Rodents are mammals characterized by one pair of incisors in each jaw—and they’re best left outside your home. Should rodents like rats, mice, squirrels find their way inside their home, they may wreak havoc, more than anyone can tolerate. From furniture to clothing, paper, cables, and electrical appliances, there’s nothing safe from the sharp teeth rodents possess.
If damage to structure and other items isn’t enough to make you take a potential rodent infestation seriously, perhaps the fact that rodents are a harbinger of several diseases will make you reconsider. Plague, salmonella, hantavirus, and rat bite fever are some of the diseases rats can transmit by contaminating food. This makes it imperative to recognize the early signs of the presence of rodents before it becomes a full-blown infestation.
Rodent presence requires professional rodent control. If you act early, you can prevent a serious and costly infestation. Below are seven surefire signs that your home has a rodent issue:
1. Rodent sightings (dead or alive)
Rodent sightings are the most definitive proof of a rodent issue. Usually, rodents will be seen at night when they are most active. A trip to the kitchen for a midnight snack may reveal a rodent, or a couple of them, scampering around the moment you flip on the night. Sighting a live rodent, or even a dead one, is something to be taken seriously. This is because rodents breed super fast and a full blown rodent infestation isn’t far away. The more often rodents are seen, the more the number of rodents that have invaded your home.
Rodent droppings are black and oval-shaped pellets that are typically found in areas where they are most active. Since rats and mice are known to produce up to 50 droppings a day, seeing their dropping is a surefire sign that rodents have invaded their home. And steps must be taken to deal with the problem as quickly as possible.
It’s important to handle rodent dropping with care since they contain viruses and bacteria. Protective gloves should be worn and the droppings should be disposed of in a sealed plastic bag. Sweeping or vacuuming rodent droppings will only release the microorganisms they control and increase the risk of contamination.
3. Rotting odor
A strong rotting smell in a house is indicative of the death of a rodent. Finding a dead rodent can be tricky but the smell will be strongest in the area the rodent is. It’s advisable to contact a licensed pest control professional to help locate and get rid of dead rodents. However, if you decide to find and remove the rodents yourself, protect yourself by wearing a mask, gloves, and dispose of the dead rodent in a sealed plastic bag.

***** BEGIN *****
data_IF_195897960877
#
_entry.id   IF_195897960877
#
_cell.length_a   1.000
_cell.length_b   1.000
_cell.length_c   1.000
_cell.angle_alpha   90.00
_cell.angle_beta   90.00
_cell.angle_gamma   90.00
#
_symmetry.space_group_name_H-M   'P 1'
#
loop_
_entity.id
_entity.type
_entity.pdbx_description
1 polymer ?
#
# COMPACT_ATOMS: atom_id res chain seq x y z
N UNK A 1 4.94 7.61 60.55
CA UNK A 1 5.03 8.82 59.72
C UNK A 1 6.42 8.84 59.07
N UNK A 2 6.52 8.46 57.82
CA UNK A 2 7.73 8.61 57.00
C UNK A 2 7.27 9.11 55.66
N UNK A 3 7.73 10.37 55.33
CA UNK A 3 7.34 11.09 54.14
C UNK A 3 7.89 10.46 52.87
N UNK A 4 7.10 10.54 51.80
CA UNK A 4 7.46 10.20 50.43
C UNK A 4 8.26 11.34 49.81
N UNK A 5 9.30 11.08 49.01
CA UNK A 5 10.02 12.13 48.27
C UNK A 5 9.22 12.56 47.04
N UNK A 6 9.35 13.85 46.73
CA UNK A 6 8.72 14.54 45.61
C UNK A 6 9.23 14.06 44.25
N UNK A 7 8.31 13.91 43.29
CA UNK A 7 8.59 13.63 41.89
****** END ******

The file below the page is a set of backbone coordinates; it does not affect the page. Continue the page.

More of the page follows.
4. Gnaw/chew marks
Did you know that the incisors in the jaw of rodents grow continuously? To keep the growth of their incisors in check, rodents need to frequently gnaw on hard materials. And they aren’t selective about what they gnaw on. Wires, rubber, baseboard, plastic, and cables are prime victims of rodents’ gnawing habits. So, seeing chew marks around your home is a surefire sign you have a rodent problem.
Gnaw marks can also help you identify the type of rodents in your home. Rats have larger teeth and longer gnaw marks indicate rats issue while shorter ones means the invaders are mice.
Rodents are usually active at night as mentioned earlier and a range of different sounds could be heard as they go about their business in your home. From gnawing noises to scampering, scratching and squeaking sounds, rodents aren’t exactly silent at night. If you hear any of these sounds, don’t be alarmed. Just know you have a rodent problem that has to be dealt with sooner than later.
6. Nest or burrows
Rodent nests or burrows are difficult to find in homes because of their preference to choose dark, secluded spots to build their nests. Safe to say rodents like their privacy as much as humans do. Rodents will make burrows in cabinets or any other furniture. They may decide to forgo burrowing and choose a dark corner. Whatever the choice of the rodents is, they will stuff their chosen space with soft and shredded materials like clothing, newspaper, cardboard, grass, and so on.
Rodents may have tiny feet but they do leave a lot of tracks behind. Their footprints are most noticeable in dusty areas. Their footprint can also be found by shining a flashlight in areas you think they might have passed by or areas you find urine stains or dropping. Should you find any footprint, you can be well assured you have a rodent issue.
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